The Habsburg Monarchy, 1809-1918: A History of the Austrian Empire and Austria-Hungary

The Habsburg Monarchy, 1809-1918: A History of the Austrian Empire and Austria-Hungary

The Habsburg Monarchy, 1809-1918: A History of the Austrian Empire and Austria-Hungary

The Habsburg Monarchy, 1809-1918: A History of the Austrian Empire and Austria-Hungary

Excerpt

The is book is an entirely rewritten version of an earlier work with the same title, which I published in 1941, It is about half as long again as its predecessor. Apart from general additions, it treats Austrian foreign policy with greater detail and relevance. The Habsburg Monarchy, more than most Great Powers, was an organisation for conducting foreign policy; and its fate was determined quite as much by foreign affairs as by the behaviour of its peoples. The creation of the Austrian Empire was dictated by Napoleon; the establishment of Austria- Hungary by Bismarck; and the Monarchy fell at the end of a great war, which it had itself helped to bring about. My attempt to write the history of the Habsburg Monarchy without discussing Habsburg foreign policy made much of the original book puzzling; and I hope I have now remedied this defect.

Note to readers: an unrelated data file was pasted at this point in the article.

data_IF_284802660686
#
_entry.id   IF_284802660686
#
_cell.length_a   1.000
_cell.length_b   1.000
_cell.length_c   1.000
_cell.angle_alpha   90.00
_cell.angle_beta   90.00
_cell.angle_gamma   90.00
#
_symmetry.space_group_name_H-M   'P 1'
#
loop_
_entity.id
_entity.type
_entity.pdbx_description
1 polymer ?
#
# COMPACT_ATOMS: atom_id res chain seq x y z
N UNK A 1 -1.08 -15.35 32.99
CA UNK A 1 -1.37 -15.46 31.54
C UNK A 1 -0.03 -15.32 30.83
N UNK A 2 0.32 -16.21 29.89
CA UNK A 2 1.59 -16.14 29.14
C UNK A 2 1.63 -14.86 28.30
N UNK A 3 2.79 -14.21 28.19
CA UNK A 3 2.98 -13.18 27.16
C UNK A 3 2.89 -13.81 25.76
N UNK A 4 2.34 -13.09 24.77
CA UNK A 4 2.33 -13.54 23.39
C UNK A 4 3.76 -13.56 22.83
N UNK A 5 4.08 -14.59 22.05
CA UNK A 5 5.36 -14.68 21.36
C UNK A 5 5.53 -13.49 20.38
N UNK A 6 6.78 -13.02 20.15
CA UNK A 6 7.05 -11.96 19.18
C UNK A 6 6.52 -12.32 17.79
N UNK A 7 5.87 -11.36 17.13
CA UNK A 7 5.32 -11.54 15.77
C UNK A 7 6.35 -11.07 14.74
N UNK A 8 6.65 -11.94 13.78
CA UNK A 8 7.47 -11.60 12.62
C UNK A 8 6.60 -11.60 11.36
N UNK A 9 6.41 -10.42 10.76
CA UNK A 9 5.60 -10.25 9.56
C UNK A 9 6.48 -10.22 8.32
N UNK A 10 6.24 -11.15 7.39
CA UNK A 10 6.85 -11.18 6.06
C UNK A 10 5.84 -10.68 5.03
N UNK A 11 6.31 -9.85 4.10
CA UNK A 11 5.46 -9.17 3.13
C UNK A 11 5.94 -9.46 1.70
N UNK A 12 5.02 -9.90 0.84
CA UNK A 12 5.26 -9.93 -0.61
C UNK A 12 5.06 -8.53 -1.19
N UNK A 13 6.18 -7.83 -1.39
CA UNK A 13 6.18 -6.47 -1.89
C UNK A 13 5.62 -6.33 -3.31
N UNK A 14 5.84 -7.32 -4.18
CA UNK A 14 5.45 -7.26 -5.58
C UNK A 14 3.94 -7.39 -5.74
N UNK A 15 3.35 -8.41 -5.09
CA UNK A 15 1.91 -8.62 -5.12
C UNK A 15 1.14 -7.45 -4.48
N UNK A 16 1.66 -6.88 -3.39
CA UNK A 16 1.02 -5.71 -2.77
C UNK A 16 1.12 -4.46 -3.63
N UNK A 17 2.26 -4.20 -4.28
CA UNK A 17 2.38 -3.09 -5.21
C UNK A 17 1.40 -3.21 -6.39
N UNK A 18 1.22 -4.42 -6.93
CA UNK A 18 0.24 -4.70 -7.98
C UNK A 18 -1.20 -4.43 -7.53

The other principal change is in treatment. Despite efforts to face reality, the earlier book was still dominated by the "liberal illusion"; many passages talked of "lost opportunities" and suggested that the Habsburg Monarchy might have survived if only this or that statesman or people had been more sensible. It was difficult to escape from this approach after reading the works of innumerable contemporary writers of goodwill, who either wrote before the fall of the Monarchy or still could not believe that it had vanished. These regrets are no part of the duty of a historian, especially when the story which he tells makes it clear, time after time, that there were no opportunities to be lost. The conflict between a super-national dynastic state and the national principle had to be fought to the finish; and so, too, had the conflict between the master and subject nations. Inevitably, any concession came too late and was too little; and equally inevitably every concession produced more violent discontent. The national principle, once launched, had to work itself out to its conclusion. My earlier version had also perhaps a "national illusion": it tended to suggest that the national movements were, by the twentieth . . .

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